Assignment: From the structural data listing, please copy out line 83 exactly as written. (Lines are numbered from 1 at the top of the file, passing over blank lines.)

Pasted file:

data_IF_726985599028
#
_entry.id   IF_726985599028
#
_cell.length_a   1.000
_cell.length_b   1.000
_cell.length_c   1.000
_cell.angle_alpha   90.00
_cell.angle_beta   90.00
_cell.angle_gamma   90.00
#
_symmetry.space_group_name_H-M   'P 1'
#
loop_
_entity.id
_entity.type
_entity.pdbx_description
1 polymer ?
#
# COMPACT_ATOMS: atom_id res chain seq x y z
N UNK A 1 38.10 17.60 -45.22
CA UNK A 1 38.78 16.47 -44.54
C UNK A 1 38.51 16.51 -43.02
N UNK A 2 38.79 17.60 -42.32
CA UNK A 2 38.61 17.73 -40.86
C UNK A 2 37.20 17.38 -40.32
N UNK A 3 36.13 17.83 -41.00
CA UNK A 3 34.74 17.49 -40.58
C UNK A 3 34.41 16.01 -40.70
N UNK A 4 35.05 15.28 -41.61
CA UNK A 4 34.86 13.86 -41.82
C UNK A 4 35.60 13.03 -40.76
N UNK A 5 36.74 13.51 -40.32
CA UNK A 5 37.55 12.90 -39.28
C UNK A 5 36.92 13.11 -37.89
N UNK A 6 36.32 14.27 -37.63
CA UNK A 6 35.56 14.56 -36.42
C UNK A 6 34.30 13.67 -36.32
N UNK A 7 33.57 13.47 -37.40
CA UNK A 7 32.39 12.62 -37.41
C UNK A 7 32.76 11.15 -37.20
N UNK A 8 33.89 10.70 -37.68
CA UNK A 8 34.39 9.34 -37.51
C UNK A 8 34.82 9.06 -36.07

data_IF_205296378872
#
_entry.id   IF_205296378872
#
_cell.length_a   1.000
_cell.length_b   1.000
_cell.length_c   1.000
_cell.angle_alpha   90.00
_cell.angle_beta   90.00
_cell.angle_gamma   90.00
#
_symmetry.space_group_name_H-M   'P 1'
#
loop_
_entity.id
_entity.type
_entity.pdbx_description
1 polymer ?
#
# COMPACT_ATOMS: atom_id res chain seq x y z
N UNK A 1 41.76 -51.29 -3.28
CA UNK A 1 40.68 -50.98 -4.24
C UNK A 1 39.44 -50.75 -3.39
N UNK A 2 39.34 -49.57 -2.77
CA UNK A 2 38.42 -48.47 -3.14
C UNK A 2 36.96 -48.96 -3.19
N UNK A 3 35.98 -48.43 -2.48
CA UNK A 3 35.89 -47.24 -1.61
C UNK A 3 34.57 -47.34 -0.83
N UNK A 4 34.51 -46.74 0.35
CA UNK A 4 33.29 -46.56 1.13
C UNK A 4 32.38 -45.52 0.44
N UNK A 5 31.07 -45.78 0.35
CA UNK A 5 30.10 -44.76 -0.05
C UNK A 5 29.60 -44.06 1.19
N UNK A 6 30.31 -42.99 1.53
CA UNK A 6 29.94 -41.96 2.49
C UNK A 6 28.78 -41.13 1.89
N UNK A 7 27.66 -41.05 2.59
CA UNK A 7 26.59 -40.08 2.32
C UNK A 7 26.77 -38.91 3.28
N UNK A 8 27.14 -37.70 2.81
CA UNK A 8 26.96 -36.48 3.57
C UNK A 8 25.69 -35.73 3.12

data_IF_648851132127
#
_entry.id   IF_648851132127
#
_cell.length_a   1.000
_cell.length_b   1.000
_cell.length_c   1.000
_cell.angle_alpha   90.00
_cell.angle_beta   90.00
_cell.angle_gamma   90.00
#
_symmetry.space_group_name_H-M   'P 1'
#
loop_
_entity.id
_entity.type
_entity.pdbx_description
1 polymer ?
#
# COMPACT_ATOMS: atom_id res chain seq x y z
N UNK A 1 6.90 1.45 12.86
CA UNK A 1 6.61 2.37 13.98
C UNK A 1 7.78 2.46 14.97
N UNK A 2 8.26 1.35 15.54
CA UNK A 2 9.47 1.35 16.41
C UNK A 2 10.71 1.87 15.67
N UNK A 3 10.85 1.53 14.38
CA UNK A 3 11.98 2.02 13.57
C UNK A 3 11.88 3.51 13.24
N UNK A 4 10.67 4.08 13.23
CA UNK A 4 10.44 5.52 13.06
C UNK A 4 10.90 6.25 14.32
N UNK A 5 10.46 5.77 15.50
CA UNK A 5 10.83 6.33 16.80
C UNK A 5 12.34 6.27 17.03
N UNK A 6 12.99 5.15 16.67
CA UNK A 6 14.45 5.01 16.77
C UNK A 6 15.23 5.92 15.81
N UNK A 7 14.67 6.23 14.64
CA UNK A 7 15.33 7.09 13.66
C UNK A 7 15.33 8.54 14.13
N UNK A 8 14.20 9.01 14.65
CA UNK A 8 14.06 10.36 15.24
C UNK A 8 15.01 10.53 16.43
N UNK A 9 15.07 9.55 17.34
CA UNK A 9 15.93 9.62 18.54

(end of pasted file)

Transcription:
N UNK A 7 27.66 -41.05 2.59